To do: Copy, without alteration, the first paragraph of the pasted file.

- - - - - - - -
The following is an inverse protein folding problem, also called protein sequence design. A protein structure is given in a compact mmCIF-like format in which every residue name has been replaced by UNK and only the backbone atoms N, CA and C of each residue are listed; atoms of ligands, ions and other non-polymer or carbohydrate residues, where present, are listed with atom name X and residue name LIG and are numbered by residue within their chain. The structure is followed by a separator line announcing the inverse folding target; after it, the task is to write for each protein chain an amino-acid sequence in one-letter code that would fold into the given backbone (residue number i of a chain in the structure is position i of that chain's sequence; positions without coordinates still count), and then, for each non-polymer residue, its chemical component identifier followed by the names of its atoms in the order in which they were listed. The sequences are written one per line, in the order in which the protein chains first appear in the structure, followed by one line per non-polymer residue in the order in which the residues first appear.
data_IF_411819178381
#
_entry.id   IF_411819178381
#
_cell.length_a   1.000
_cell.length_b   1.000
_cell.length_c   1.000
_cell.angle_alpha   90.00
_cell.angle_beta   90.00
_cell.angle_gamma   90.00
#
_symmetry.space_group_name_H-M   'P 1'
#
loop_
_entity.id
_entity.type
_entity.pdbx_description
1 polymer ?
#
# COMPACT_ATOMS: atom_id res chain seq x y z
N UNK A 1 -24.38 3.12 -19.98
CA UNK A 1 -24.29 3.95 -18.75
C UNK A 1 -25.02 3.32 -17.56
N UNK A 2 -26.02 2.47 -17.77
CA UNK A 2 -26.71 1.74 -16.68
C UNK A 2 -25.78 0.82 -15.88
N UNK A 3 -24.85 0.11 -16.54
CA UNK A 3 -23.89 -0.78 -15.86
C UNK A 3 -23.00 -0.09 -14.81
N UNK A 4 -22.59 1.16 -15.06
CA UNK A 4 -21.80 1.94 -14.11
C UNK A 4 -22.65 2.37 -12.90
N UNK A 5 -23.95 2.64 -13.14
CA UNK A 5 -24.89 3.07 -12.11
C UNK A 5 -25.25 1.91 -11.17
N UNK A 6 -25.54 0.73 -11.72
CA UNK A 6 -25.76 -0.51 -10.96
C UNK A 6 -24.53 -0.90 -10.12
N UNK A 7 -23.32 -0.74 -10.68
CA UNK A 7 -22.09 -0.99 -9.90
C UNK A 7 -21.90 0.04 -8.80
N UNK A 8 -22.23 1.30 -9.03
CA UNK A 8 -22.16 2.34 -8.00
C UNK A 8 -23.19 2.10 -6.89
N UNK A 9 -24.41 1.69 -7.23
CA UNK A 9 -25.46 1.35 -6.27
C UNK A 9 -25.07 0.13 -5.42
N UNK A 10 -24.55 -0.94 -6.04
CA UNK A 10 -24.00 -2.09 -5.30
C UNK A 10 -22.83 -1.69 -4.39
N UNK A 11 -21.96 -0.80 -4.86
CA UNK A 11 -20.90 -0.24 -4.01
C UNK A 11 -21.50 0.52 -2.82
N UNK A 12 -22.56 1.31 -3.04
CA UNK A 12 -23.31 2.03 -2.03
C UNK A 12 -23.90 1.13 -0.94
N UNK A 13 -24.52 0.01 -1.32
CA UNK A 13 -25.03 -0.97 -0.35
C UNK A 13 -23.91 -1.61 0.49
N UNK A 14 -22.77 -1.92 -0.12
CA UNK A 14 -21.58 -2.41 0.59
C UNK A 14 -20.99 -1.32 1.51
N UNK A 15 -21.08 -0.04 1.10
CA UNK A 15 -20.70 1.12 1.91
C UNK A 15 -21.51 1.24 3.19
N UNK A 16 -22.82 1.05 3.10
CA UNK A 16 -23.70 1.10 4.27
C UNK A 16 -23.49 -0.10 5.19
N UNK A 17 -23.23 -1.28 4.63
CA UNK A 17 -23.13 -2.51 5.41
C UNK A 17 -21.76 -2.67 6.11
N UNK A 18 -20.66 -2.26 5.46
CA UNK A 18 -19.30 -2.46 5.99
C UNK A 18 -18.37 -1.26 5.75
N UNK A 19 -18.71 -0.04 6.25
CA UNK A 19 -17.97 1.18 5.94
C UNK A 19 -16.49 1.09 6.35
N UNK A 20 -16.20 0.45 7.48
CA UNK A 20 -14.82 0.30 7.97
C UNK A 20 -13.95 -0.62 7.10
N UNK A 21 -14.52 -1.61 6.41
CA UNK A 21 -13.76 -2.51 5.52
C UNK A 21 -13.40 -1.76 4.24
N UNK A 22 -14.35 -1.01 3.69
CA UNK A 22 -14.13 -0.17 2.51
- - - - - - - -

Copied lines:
The following is an inverse protein folding problem, also called protein sequence design. A protein structure is given in a compact mmCIF-like format in which every residue name has been replaced by UNK and only the backbone atoms N, CA and C of each residue are listed; atoms of ligands, ions and other non-polymer or carbohydrate residues, where present, are listed with atom name X and residue name LIG and are numbered by residue within their chain. The structure is followed by a separator line announcing the inverse folding target; after it, the task is to write for each protein chain an amino-acid sequence in one-letter code that would fold into the given backbone (residue number i of a chain in the structure is position i of that chain's sequence; positions without coordinates still count), and then, for each non-polymer residue, its chemical component identifier followed by the names of its atoms in the order in which they were listed. The sequences are written one per line, in the order in which the protein chains first appear in the structure, followed by one line per non-polymer residue in the order in which the residues first appear.